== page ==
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David Koch’s Monstrous Legacy

Photo: Phelan M Ebenhack/AP/Shutterstock

By the time he died on Friday at the age of 79, David Koch was worth $42.4 billion. He will be remembered for what he did with it. Some people will probably praise his charitable spirit, perhaps even his support for criminal-justice reform, or his skepticism of military intervention. “The vast bulk of Koch’s philanthropy was not political,” Brian Doherty noted in an obit for Reason magazine. “It included hundreds of millions of dollars for cancer research (he was diagnosed with prostate cancer in 1992) and major arts and sciences institutions, museums, schools, and public television, with much of his institutional philanthropy centered in New York City, his home for decades.”

But Koch’s largesse wasn’t free. We are paying for it now, and have been paying for it for decades. Koch’s legacy is a testament to the power of weaponized philanthropy. For Koch did not restrict himself to supporting artists and scientists. He, along with his brother Charles, who survives him, committed their vast family fortune to the construction of a powerful conservative network. We live in the world that he helped build, and it is on fire.

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reported for The New Yorker in 2010, the brothers were ideologically sympatico, bound together by their disbelief in climate science and their opposition to industry regulation. Their work had massive reach, though their use of shell trusts and foundations can make their money difficult to trace. Mayer, however, has reported much of it out over the years, in pieces for The New Yorker and in her 2016 book, Dark Money. Through the Cato Institute — which was co-founded by Charles Koch, and where David Koch once sat on the board of directors — the Kochs funded analysts and researchers who denied the extent of man-made climate change for years. They donated copiously to the Heritage Foundation, which wraps climate change denial into a broader conservative platform that opposes LGBT rights and legal abortion. They helped establish the anti-regulatory Mercatus Center at George Mason University, and that came with certain privileges; in 2018, Inside Higher Ed reported that the university had given the Kochs a say in faculty hiring. Similar funding agreements also existed at Florida State University and Utah State University. Koch money bankrolled right-to-work groups that have worked for decades to reduce union membership — a goal that has, according to most experts, contributed significantly to America’s increasing wealth inequality.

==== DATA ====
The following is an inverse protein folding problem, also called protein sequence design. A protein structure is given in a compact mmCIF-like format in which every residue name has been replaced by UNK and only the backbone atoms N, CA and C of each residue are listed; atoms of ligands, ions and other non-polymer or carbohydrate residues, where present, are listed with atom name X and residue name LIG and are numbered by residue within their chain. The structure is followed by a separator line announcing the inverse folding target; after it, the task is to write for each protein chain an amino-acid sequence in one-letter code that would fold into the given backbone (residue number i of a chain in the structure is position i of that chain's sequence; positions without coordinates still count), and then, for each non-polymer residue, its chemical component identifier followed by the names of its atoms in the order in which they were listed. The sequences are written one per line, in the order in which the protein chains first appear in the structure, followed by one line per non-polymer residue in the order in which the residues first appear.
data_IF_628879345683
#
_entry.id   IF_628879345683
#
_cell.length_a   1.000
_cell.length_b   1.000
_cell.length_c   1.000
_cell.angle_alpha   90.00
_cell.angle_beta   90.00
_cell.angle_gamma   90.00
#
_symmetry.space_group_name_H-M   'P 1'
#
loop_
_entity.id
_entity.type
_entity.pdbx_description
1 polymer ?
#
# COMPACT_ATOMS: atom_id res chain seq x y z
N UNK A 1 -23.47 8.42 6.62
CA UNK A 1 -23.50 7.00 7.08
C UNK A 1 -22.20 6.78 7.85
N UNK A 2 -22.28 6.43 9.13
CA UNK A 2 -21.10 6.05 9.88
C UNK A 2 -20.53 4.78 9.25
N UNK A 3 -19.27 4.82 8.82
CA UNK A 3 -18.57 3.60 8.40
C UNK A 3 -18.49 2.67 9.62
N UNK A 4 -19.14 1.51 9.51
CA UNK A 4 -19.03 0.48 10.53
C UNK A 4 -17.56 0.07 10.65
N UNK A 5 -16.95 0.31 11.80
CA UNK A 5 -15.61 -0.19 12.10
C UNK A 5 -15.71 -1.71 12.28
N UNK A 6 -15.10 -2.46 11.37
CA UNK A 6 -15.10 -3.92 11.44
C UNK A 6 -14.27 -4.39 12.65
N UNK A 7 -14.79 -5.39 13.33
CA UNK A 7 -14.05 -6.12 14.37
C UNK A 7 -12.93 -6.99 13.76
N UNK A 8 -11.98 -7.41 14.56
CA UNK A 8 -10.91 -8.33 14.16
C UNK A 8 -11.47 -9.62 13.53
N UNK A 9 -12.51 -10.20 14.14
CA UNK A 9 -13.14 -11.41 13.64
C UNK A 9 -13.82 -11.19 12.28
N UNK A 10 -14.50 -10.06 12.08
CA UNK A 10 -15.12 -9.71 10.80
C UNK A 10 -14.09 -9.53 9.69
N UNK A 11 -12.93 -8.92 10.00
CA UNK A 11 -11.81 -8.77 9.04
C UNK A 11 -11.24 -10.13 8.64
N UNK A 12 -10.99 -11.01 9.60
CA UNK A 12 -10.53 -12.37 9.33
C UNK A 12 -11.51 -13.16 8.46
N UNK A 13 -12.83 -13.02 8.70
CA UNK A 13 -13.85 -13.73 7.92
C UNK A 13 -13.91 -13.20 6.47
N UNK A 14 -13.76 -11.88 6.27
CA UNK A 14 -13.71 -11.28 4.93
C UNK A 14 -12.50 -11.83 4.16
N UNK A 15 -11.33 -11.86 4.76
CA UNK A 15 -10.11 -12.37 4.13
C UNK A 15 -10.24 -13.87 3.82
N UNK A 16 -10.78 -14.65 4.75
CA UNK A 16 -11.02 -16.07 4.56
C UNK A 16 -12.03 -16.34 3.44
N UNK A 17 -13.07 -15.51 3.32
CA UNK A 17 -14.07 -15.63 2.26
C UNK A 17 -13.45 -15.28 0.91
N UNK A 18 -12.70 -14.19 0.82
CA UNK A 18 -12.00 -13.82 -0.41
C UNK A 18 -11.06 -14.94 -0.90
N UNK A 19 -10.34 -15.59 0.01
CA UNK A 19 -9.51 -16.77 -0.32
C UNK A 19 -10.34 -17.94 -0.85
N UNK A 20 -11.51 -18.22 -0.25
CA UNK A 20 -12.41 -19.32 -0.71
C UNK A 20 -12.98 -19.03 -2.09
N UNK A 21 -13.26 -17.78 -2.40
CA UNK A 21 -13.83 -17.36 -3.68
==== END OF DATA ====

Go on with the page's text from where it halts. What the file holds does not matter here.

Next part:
reported by CNBC in June, APF’s CEO said the group would now consider backing Democrats. But this shift was hardly proof that the Kochs, or the organizations they helped found and fund, had liberalized. Instead, APF wanted to keep the Democratic Party from moving left by protecting incumbents “who lead by uniting with others to pass principled policy and get good things done.” In other words, conservatives who might find themselves targeted by the next Alexandria Ocasio-Cortez, and would support the family’s in oil and gas interests from the Green New Deal.

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